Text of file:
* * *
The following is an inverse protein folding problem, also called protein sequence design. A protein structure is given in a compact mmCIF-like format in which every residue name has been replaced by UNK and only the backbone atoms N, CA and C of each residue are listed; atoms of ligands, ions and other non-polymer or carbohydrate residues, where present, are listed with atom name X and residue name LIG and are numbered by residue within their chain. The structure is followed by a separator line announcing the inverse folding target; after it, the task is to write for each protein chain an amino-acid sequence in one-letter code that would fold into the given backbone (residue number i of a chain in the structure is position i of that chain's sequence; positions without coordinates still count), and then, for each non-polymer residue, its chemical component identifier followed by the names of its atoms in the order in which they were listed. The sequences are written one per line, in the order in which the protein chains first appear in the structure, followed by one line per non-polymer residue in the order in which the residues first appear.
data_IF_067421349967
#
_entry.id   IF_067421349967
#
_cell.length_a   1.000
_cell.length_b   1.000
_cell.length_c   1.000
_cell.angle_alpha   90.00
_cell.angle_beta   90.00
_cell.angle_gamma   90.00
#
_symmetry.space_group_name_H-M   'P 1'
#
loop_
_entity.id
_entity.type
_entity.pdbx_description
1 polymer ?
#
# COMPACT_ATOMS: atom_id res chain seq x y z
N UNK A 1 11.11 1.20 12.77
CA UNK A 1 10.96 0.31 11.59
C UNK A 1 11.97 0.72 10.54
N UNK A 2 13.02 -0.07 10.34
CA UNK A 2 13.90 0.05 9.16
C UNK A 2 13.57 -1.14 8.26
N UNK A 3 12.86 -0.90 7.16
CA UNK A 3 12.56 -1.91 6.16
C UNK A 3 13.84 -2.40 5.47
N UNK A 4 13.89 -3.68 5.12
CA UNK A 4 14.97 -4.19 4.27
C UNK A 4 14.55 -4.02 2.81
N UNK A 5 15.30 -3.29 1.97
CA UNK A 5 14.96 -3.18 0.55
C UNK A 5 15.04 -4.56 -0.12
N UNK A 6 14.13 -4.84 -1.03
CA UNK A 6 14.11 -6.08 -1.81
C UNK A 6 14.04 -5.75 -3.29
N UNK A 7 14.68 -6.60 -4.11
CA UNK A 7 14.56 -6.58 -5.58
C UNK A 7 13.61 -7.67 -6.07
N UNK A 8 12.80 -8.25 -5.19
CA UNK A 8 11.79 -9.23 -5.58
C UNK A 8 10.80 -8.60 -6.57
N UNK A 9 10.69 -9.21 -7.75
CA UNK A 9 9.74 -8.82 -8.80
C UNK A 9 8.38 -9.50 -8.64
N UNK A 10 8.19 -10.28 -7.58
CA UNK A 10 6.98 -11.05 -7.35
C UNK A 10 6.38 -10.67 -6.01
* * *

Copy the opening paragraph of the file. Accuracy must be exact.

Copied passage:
The following is an inverse protein folding problem, also called protein sequence design. A protein structure is given in a compact mmCIF-like format in which every residue name has been replaced by UNK and only the backbone atoms N, CA and C of each residue are listed; atoms of ligands, ions and other non-polymer or carbohydrate residues, where present, are listed with atom name X and residue name LIG and are numbered by residue within their chain. The structure is followed by a separator line announcing the inverse folding target; after it, the task is to write for each protein chain an amino-acid sequence in one-letter code that would fold into the given backbone (residue number i of a chain in the structure is position i of that chain's sequence; positions without coordinates still count), and then, for each non-polymer residue, its chemical component identifier followed by the names of its atoms in the order in which they were listed. The sequences are written one per line, in the order in which the protein chains first appear in the structure, followed by one line per non-polymer residue in the order in which the residues first appear.